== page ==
In honor of National Wear Red Day, which seeks to spread awareness about women and cardiovascular disease, we spoke to two cardiologists about five common misconceptions people have about women and heart disease.
MYTH #1: More men die from heart disease than women
FACT: “Since 1984, more women have died from heart disease than men and this gap continues to widen,” says Tiffany Sizemore-Ruiz, D.O. “This is most likely due to delay in women’s care by physicians, the lack of education to women about their cardiovascular risk factors, and the lack of research pertaining to women’s heart health. Women comprise of only 24% of participants in all heart-related studies.” Women’s hearts are different than men’s, says John Martin, M.D.: “Women’s arteries are smaller, coronary angioplasty is riskier and outcomes are less favorable in women than in men.”
MYTH #2: Breast cancer is the #1 killer of women
FACT: “Heart disease kills more women than all cancers combined,” says Dr. Sizemore-Ruiz. She points out that 267,000 women die each year from heart attacks, while nearly 500,000 American women die of cardiovascular disease each year. “While pink remains the dominant color of woman’s health, almost 10 times more women die of heart disease each year than die from breast cancer,” says Dr. Martin. “It is long past time for women to add red to their health awareness wardrobe.”
MYTH #3: If a woman is fit and has no symptoms, she does not have heart disease
FACT: “This is absolutely untrue,” says Dr. Martin. “Heart disease is a silent assassin and spares no body types. Major risk factors for heart disease like high cholesterol and high blood pressure cause no symptoms, and affect women of all body types. Women can have dangerously high cholesterol or blood pressure and never realize it until they suffer a heart attack or stroke. It is very important for all women to be screened for risk factors of heart disease. Again, 64% of all women who die suddenly of heart disease had no previous symptoms.”
MYTH #4: Only older women need to worry about heart disease
“While it is true that the older a woman is the more likely she is to have heart disease, the truth is that heart disease affects women of all ages,” says Dr. Martin. “Heart disease is the leading cause of death in women 65 and older, the second leading cause of death in women 45-64 and the third leading cause of death in women 25-44. Women of all ages need to be aware of heart disease risk and preventive measures.”
MYTH #5: The symptoms of a heart attack are the same for men and women.
FACT: “Unfortunately a lot of women believe if they are not having chest pain, they must not have heart disease,” says Dr. Martin. “As a result they often seek medical care later than men and suffer bigger consequences.” Dr. Sizemore-Ruiz notes, “Although both women and men can have the typical pressure-like chest pain radiating to the arm or jaw, many women do not have these symptoms at all. Women may only have jaw discomfort, shortness of breath, unexplained fatigue, severe nausea or dizziness.”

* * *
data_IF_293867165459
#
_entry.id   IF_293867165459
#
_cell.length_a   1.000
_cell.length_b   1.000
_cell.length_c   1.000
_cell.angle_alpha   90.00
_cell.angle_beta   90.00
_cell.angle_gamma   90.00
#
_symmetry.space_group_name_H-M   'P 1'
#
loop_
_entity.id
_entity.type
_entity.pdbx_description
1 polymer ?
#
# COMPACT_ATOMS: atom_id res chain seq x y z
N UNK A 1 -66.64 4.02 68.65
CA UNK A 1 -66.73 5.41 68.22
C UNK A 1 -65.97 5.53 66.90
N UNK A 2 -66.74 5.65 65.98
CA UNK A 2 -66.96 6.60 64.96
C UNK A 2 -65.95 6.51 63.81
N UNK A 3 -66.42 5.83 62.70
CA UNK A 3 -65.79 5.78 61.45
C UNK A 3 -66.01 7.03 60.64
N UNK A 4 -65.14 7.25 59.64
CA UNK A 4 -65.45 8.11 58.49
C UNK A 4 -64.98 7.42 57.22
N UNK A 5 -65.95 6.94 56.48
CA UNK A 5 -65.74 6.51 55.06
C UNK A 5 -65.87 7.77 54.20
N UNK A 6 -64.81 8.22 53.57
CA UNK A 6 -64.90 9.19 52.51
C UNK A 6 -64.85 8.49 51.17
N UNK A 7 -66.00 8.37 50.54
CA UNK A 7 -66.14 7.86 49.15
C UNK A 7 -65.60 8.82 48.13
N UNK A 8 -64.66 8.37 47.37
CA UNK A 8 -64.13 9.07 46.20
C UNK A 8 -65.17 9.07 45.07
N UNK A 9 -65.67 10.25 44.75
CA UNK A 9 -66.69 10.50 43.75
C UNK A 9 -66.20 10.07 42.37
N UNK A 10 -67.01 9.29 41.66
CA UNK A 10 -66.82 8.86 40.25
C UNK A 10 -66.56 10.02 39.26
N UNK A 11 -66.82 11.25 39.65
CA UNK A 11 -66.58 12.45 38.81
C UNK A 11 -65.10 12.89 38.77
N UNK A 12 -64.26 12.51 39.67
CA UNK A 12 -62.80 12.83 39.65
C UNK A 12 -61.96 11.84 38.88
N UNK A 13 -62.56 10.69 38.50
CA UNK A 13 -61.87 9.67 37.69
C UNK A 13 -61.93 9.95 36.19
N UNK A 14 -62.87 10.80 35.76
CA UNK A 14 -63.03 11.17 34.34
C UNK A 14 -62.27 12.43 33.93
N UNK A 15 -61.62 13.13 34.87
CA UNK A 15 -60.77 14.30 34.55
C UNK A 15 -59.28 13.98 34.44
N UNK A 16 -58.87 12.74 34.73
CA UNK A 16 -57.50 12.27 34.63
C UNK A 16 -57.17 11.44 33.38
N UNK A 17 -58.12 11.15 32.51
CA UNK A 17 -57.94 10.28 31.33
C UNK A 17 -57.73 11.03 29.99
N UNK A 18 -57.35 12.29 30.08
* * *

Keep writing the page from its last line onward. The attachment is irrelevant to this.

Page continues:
MYTH #6: Women are treated the same as men when presenting with heart attack symptoms.
FACT: “Many times, women are not treated the same,” says Dr. Sizemore-Ruiz. “Since a woman may present with different symptoms as stated above, a heart attack may be missed by the ER physician as they do not have ‘typical’ symptoms. After heart attack, women are less likely than men to receive many of the standard of care therapies known to improve survival. This contributes to a higher rate of complications after heart attacks in women as well.”
Dr. Tiffany Sizemore-Ruiz is a practicing board-certified internal medicine physician in South Florida and a cardiology fellow at Palmetto General Hospital in Miami, FL. She is a spokesperson, and serves as the Chair for the Circle of Red committee. She also sits on the executive leadership board for the American Heart Associaiton’s Go Red for Women campaign in South Florida. She is the author and founder of www.SizemoreHeart.com, a blog that promotes and educates women about important health topics, especially heart health.
John D. Martin, MD, FACS, is the Medical Director of Heart and Vascular Institute at Anne Arundel Medical Center. He has made a formidable contribution to the nation’s preventive healthcare movement. In 2000, he along with Louise Hanson, CRNP founded the Dare to C.A.R.E. program that reaches out to the citizens of the community and literally saves lives by offering free cardiovascular disease screenings.